An epistle written to us. Where do temptations come from? If anyone lacks wisdom. What does it mean to waiver? Hearing intensely and comprehending still isn’t enough.
[00:00:15] Jason: Welcome to the weekly Deep Dive podcast on the Add on Education Network. The podcast where we take a look at the weekly come follow me discussions and try to add a little insight and unique perspective. I am your host, Jason Lloyd, here in the studio with our friend and this show’s producer, Nate Pyfer. Yes, sir.
[00:00:33] Nate: Yes, sir. You are. You are here with me. I am here with you, our friend.
[00:00:37] Jason: Happy to be here with you.
[00:00:38] Nate: I’m happy to be here with you, too, buddy. I’m sorry that we’re a day late.
I have a baby that’s teething, and I’ve needed to be helping at home and not family gallivanting down to the studio to record podcast, but family first. But we’re here.
[00:00:51] Jason: I’m glad we get to do this and we get to enjoy doing this, but at the end of the day, family first.
[00:00:56] Nate: It is. Sorry that it’s a day late, everybody.
[00:00:58] Jason: Thanks for your patience.
[00:00:59] Nate: It’s my bad on this one.
[00:01:00] Jason: Don’t even worry about it. Don’t even sweat it. We’re happy to do this, and we’re happy that you’re tuning in.
[00:01:05] Nate: We do appreciate it. Thank you for being patient.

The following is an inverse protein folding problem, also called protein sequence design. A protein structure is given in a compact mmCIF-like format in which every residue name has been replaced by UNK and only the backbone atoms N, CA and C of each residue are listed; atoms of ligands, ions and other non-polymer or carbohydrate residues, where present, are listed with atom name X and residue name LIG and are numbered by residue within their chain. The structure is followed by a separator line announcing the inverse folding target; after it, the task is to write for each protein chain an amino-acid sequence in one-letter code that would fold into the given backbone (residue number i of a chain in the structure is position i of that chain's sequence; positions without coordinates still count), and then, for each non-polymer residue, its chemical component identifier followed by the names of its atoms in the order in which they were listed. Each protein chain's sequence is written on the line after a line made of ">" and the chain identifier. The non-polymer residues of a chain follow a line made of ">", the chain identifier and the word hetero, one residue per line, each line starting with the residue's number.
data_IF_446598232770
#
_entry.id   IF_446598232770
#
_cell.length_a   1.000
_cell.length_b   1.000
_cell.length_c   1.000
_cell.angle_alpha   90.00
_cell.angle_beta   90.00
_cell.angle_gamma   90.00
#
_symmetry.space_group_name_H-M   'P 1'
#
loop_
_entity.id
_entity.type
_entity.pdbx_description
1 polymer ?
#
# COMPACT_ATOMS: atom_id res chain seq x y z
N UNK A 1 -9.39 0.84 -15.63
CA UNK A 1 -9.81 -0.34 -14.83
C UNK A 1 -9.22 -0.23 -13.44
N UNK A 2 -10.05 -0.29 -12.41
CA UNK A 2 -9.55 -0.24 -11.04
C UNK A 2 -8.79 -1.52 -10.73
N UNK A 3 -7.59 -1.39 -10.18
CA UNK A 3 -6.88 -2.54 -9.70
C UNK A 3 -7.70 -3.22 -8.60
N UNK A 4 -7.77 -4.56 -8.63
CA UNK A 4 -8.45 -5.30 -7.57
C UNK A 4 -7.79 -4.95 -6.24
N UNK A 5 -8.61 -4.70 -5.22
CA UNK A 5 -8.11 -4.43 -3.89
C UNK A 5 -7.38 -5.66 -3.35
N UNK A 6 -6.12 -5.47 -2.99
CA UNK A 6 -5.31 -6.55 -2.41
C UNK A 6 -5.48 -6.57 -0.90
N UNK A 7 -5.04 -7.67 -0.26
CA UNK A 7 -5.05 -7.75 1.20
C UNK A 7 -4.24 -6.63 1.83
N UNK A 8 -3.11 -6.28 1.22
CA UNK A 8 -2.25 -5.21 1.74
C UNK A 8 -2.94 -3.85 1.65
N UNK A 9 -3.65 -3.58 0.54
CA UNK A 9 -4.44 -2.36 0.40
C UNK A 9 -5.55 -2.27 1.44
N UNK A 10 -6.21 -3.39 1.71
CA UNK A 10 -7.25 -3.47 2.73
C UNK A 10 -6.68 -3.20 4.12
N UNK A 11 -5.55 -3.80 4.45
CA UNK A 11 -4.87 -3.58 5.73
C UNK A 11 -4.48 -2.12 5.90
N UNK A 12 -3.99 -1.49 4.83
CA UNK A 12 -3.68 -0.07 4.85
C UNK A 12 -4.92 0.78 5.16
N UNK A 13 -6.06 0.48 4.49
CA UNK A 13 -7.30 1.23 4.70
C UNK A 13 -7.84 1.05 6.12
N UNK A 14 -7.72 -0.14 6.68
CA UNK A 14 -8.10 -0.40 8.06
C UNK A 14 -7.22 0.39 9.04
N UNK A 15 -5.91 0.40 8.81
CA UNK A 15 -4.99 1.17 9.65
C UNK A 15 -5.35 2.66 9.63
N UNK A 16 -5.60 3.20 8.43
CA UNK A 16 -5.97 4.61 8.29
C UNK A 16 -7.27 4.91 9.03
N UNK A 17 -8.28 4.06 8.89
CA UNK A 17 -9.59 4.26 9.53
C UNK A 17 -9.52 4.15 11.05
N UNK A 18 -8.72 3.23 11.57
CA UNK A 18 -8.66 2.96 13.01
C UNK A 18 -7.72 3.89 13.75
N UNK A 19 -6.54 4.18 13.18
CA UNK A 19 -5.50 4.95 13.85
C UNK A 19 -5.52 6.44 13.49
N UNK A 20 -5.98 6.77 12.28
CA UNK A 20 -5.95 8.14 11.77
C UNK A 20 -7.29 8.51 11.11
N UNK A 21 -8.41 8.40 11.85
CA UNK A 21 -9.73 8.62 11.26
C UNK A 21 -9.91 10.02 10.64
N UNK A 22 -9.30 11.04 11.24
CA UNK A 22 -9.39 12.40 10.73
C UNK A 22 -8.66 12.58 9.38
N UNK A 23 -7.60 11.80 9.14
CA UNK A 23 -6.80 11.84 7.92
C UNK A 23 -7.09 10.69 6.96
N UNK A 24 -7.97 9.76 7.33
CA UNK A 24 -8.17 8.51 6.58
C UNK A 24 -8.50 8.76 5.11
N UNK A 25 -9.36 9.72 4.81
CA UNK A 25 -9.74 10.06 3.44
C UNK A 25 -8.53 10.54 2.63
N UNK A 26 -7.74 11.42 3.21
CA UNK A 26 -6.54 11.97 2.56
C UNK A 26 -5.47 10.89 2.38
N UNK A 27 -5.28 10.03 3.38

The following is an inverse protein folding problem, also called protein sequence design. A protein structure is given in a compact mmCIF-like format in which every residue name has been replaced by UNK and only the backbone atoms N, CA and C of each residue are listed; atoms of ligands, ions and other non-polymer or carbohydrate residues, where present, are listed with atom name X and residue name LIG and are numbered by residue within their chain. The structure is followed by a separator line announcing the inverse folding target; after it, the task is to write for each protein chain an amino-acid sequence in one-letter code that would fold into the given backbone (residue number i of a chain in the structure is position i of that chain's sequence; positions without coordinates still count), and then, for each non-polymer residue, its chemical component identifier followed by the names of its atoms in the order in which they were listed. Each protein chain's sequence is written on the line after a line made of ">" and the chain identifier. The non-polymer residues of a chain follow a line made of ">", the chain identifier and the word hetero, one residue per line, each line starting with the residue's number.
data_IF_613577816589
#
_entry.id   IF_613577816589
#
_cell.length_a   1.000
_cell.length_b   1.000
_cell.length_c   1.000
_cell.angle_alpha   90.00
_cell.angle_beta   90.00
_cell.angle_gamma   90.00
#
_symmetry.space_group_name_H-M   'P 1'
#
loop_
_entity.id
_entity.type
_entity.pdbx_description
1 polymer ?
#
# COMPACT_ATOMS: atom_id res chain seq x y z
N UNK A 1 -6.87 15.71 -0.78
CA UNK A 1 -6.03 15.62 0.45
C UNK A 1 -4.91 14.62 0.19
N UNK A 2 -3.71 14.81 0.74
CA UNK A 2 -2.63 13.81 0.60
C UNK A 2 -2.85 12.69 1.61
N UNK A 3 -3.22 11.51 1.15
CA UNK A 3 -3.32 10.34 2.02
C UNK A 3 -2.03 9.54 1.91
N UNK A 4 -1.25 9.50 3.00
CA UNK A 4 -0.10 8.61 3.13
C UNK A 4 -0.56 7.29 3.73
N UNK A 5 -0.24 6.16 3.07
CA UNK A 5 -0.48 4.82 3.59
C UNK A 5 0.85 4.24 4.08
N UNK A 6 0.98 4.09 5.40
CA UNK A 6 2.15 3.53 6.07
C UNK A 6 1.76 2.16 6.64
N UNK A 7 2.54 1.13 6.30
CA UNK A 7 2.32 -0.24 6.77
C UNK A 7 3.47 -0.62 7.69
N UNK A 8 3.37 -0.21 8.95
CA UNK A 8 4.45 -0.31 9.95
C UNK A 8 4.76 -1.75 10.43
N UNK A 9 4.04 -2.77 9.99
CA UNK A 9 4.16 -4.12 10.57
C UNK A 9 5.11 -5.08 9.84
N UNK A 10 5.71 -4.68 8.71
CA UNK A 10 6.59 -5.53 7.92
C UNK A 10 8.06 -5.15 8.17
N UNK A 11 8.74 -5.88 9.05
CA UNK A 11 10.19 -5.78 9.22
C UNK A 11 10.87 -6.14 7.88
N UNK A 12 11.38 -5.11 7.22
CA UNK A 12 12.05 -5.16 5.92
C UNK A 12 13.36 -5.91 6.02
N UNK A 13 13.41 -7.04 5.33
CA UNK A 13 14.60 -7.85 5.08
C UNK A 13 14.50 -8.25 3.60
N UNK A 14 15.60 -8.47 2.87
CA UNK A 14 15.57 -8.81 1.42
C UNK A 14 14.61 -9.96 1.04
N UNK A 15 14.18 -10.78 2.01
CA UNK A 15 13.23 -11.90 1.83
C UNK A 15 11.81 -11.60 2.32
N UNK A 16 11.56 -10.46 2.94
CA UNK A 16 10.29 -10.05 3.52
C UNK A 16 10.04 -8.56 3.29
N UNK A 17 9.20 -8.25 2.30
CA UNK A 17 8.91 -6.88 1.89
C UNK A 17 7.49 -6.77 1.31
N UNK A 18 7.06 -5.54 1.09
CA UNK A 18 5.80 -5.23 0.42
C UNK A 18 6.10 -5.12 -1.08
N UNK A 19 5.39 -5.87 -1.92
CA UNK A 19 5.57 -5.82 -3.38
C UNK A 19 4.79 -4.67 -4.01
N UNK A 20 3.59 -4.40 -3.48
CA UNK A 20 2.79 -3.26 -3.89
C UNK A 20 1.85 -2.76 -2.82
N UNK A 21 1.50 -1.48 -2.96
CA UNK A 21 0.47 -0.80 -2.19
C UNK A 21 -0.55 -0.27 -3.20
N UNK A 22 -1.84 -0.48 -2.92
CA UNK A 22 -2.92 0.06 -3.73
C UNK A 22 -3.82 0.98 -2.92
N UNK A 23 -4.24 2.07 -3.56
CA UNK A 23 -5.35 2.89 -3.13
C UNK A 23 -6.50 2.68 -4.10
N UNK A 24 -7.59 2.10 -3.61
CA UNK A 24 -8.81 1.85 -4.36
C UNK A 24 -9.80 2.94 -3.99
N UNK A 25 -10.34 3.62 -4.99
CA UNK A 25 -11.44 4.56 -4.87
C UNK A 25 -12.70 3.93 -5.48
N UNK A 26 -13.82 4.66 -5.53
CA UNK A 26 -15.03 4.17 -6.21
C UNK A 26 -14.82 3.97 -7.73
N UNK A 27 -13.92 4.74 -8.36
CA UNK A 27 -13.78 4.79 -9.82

[00:01:08] Jason: All right, we’re coming in with good vibes, man. We were just reflecting on last week’s discussion. Come follow me. And Hebrews.
[00:01:15] Nate: Good one.
[00:01:15] Jason: It’s just fun.
[00:01:16] Nate: It was a good one.
[00:01:17] Jason: There’s one scripture that I didn’t notice last week. That I noticed this week from last week.
[00:01:23] Nate: Okay.
[00:01:23] Jason: That just makes me laugh. It’s a short one. I’m ready. Hebrews, chapter ten, verse 31. It is a fearful thing to fall in the hands of the living God.
And it’s kind of talking about, I think, responsibility sometimes. It’s a fearful thing to fall in the hands of a living God. Lord, I’m willing to do what you want me to do. Well, that’s a fearful thing that you’re signing up for. Who knows what’s going to follow as we’re talking about all those examples of faith? It’s a fearful thing to fall in the hands of a living God.
[00:01:56] Nate: I like it.